SARAH ROGERS

Samuel Hamel-Ratté doesn’t get to cook with country food as much as he’d like to.

The long-time head chef at the Kuujjuaq Inn can only use fish and meat that comes from government-regulated facilities.

But Hamel-Ratté said he enjoys cooking with country food at home, when he can.

In the years...

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FEATURES December 20, 2017 - 3:30 pm

Ancient bears that roamed Ellesmere Island had a sweet tooth

3.5 million years ago, early bears were already well adapted for the cold

JOHN THOMPSON

It turns out that the bad teeth of a bear that once padded around Ellesmere Island about 3.5 million years ago can tell us something about modern bruins.

Cavities in the teeth show that the bear had a sweet tooth. The now-extinct species, which resembled a small black bear, would have munched on...

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FEATURES December 19, 2017 - 3:30 pm

Iqaluit’s celebrity chef offers tasty treats for Christmas

Sheila Lumsden shares recipes with Nunatsiaq News

BETH BROWN

Sheila Lumsden carefully removes the pin bones from a quartered fillet of Arctic char, so that the sharp spinal shards don’t end up in her waterzooi.

“Waterzooi” is a traditional Belgian stew that can be made with chicken, or any kind of fish.

But Lumsden’s recipe uses Arctic char, bringing—as...

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FEATURES December 19, 2017 - 9:30 am

For these Nunavut inmates, the future is carved in stone

"This carving program is one of the few successes we’ve had"

STEVE DUCHARME

On most days at the Makigiarvik Correctional Centre in Iqaluit, you can find inmate Ottokie Samayualie covered in stone dust, diligently working on his latest dancing bear carving in the fenced courtyard of the minimum security jail.

But on the morning of Dec. 13, a walrus figurine sits on...

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FEATURES December 14, 2017 - 8:15 am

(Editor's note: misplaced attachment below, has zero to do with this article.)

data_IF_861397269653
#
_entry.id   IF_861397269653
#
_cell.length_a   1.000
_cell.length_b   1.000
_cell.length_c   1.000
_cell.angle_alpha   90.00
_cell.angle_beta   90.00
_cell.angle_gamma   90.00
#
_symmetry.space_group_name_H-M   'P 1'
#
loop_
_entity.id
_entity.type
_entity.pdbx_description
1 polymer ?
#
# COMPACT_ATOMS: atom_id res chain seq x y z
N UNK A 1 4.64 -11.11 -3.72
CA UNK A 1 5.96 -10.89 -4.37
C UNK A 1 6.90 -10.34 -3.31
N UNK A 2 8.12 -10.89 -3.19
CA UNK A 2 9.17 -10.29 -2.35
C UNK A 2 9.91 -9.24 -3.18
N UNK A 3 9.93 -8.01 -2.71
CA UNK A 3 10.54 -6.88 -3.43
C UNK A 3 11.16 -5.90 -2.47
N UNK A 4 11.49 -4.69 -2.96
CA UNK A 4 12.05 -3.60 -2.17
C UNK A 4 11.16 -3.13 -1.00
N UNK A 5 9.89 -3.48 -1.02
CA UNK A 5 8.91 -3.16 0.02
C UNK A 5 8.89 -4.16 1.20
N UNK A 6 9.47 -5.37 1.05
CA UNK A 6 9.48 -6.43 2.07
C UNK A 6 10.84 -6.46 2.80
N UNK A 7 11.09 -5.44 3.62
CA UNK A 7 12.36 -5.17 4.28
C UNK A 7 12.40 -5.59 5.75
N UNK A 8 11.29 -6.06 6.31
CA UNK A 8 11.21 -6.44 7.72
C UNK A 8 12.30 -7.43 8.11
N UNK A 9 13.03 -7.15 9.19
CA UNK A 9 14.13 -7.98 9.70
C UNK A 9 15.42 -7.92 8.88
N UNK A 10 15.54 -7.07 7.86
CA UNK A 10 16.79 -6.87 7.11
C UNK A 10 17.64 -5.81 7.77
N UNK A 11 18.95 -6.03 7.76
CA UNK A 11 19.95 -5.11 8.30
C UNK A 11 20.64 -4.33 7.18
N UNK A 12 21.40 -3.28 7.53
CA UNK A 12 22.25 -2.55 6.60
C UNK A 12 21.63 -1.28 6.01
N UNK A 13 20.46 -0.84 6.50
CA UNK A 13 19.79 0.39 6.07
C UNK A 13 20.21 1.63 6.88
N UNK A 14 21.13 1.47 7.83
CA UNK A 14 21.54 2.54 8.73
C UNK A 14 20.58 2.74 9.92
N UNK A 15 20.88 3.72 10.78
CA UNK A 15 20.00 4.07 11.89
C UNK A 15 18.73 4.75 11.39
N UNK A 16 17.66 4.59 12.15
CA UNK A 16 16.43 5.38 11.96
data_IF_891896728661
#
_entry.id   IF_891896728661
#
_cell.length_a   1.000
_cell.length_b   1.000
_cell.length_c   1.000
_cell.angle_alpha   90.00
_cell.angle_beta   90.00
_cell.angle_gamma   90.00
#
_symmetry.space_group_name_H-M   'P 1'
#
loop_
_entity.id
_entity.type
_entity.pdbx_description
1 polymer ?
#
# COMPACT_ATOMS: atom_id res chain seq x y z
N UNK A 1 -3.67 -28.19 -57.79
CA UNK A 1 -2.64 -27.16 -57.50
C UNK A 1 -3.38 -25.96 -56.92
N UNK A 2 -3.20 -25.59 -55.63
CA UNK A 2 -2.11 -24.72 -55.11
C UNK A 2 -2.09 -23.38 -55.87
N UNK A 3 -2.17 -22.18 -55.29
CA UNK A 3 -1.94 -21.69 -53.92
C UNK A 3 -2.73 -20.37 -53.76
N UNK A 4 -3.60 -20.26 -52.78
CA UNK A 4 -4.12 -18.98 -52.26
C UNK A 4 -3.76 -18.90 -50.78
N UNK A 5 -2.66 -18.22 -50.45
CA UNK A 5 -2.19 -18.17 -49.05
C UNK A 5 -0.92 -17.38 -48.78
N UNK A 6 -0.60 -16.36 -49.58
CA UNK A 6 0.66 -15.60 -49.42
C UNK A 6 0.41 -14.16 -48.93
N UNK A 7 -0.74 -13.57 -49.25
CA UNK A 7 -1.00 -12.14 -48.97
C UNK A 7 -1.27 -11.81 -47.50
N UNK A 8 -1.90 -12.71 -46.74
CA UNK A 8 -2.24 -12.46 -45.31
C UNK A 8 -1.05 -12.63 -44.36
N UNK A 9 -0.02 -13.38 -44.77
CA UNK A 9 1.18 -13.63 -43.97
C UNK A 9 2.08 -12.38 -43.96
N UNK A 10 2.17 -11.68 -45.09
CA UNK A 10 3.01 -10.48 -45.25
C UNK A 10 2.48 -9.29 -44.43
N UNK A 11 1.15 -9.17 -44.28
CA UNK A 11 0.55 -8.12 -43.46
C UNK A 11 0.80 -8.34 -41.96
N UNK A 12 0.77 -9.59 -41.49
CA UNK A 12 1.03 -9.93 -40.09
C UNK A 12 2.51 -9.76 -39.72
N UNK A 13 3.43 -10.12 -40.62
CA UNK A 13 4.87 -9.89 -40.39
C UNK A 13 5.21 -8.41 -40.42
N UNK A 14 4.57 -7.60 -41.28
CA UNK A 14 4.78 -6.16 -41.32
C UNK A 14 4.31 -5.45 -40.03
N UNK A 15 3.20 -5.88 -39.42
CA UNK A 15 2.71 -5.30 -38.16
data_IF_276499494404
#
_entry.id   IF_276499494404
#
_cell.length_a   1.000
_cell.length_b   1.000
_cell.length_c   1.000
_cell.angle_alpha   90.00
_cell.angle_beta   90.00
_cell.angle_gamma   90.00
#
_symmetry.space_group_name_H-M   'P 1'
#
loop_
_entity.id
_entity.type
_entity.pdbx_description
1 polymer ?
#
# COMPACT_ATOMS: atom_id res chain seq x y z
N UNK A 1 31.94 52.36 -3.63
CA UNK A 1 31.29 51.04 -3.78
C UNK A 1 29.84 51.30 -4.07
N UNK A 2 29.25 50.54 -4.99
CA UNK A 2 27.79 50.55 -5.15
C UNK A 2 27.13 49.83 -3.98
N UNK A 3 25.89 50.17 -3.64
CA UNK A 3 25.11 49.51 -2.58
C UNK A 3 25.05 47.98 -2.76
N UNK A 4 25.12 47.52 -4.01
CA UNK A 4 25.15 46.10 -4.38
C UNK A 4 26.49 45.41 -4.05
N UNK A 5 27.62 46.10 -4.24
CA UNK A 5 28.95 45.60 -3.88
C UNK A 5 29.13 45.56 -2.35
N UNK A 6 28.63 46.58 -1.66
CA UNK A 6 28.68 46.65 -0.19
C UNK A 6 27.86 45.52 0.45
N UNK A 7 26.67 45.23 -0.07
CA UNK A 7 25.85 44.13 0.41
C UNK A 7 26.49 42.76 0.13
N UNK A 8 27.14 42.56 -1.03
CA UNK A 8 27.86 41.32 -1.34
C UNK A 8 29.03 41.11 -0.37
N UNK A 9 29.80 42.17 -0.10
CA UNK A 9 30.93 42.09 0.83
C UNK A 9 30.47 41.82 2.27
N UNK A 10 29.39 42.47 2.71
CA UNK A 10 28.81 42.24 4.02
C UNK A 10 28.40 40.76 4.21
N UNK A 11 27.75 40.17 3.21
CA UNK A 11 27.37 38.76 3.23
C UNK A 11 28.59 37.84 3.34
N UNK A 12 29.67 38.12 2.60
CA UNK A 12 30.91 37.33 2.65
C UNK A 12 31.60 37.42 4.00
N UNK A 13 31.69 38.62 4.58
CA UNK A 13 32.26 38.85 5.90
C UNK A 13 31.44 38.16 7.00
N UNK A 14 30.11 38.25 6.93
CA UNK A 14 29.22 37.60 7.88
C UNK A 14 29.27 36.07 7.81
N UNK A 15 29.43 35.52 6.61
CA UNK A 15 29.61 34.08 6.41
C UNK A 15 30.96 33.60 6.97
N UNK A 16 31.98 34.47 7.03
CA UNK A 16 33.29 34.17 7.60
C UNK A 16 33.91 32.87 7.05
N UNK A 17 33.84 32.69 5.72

Inuk chef Trudy Metcalfe helps feed the multitudes

Arctic caribou meets South Asian curry at Flavours of the North

COURTNEY EDGAR

SPECIAL TO NUNATSIAQ NEWS

OTTAWA—Trudy Metcalfe, a renowned chef who’s originally from Nunatsiavut, was honoured this past weekend to be one of the faces of Flavours of the North, an outdoor culinary and cultural event on Parliament Hill held near the end of Ottawa’s Canada 150 celebrations.

She...

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FEATURES December 13, 2017 - 1:30 pm

Big boost marks end of year for Nunavut music program

"We are so grateful"

JANE GEORGE

This Christmas is looking particularly bright for Tusarnaarniq Sivumut as it looks ahead to 2018.

Over the past decade, the charity—whose name means “music for the future”—has allowed hundreds of youth in Pond Inlet, Qikiqtarjuaq, Pangnirtung and Hall Beach to pick up fiddles and learn how to play...

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FEATURES December 13, 2017 - 11:30 am

Feeding Nunavut brings holiday cheer to everyone in Igloolik

"Thank you to each of the donors and volunteers"

JANE GEORGE

If you want to fully understand the meaning of “merry” and “happy,” which we often hear in various greetings at this time of year, on Dec. 23, visit Igloolik.